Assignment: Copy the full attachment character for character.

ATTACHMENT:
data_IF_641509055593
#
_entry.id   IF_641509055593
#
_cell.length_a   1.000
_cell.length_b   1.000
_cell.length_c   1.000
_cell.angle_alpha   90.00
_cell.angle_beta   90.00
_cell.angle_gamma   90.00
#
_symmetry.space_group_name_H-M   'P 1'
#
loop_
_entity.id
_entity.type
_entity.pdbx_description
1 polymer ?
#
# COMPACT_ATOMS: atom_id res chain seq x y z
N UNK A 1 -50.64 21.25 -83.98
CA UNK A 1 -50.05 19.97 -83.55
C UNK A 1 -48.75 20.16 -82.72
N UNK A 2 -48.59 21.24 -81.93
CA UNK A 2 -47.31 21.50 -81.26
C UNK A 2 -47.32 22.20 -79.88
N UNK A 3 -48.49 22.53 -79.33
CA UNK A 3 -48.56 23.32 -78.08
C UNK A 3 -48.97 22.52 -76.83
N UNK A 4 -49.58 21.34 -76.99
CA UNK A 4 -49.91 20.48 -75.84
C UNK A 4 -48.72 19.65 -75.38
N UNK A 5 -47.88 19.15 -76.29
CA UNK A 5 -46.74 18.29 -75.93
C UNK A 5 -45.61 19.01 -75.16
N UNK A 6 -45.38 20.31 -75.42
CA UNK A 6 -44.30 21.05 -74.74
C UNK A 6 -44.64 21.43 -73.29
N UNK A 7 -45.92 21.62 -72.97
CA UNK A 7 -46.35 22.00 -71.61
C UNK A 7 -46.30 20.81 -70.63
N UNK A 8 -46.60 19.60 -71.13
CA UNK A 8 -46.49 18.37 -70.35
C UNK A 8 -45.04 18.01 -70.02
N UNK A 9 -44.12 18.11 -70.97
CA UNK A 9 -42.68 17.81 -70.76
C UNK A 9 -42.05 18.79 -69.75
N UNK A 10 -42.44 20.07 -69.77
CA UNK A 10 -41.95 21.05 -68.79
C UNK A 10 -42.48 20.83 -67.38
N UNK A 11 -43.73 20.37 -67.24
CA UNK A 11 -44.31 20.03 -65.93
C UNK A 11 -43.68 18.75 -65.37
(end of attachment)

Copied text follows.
data_IF_641509055593
#
_entry.id   IF_641509055593
#
_cell.length_a   1.000
_cell.length_b   1.000
_cell.length_c   1.000
_cell.angle_alpha   90.00
_cell.angle_beta   90.00
_cell.angle_gamma   90.00
#
_symmetry.space_group_name_H-M   'P 1'
#
loop_
_entity.id
_entity.type
_entity.pdbx_description
1 polymer ?
#
# COMPACT_ATOMS: atom_id res chain seq x y z
N UNK A 1 -50.64 21.25 -83.98
CA UNK A 1 -50.05 19.97 -83.55
C UNK A 1 -48.75 20.16 -82.72
N UNK A 2 -48.59 21.24 -81.93
CA UNK A 2 -47.31 21.50 -81.26
C UNK A 2 -47.32 22.20 -79.88
N UNK A 3 -48.49 22.53 -79.33
CA UNK A 3 -48.56 23.32 -78.08
C UNK A 3 -48.97 22.52 -76.83
N UNK A 4 -49.58 21.34 -76.99
CA UNK A 4 -49.91 20.48 -75.84
C UNK A 4 -48.72 19.65 -75.38
N UNK A 5 -47.88 19.15 -76.29
CA UNK A 5 -46.74 18.29 -75.93
C UNK A 5 -45.61 19.01 -75.16
N UNK A 6 -45.38 20.31 -75.42
CA UNK A 6 -44.30 21.05 -74.74
C UNK A 6 -44.64 21.43 -73.29
N UNK A 7 -45.92 21.62 -72.97
CA UNK A 7 -46.35 22.00 -71.61
C UNK A 7 -46.30 20.81 -70.63
N UNK A 8 -46.60 19.60 -71.13
CA UNK A 8 -46.49 18.37 -70.35
C UNK A 8 -45.04 18.01 -70.02
N UNK A 9 -44.12 18.11 -70.97
CA UNK A 9 -42.68 17.81 -70.76
C UNK A 9 -42.05 18.79 -69.75
N UNK A 10 -42.44 20.07 -69.77
CA UNK A 10 -41.95 21.05 -68.79
C UNK A 10 -42.48 20.83 -67.38
N UNK A 11 -43.73 20.37 -67.24
CA UNK A 11 -44.31 20.03 -65.93
C UNK A 11 -43.68 18.75 -65.37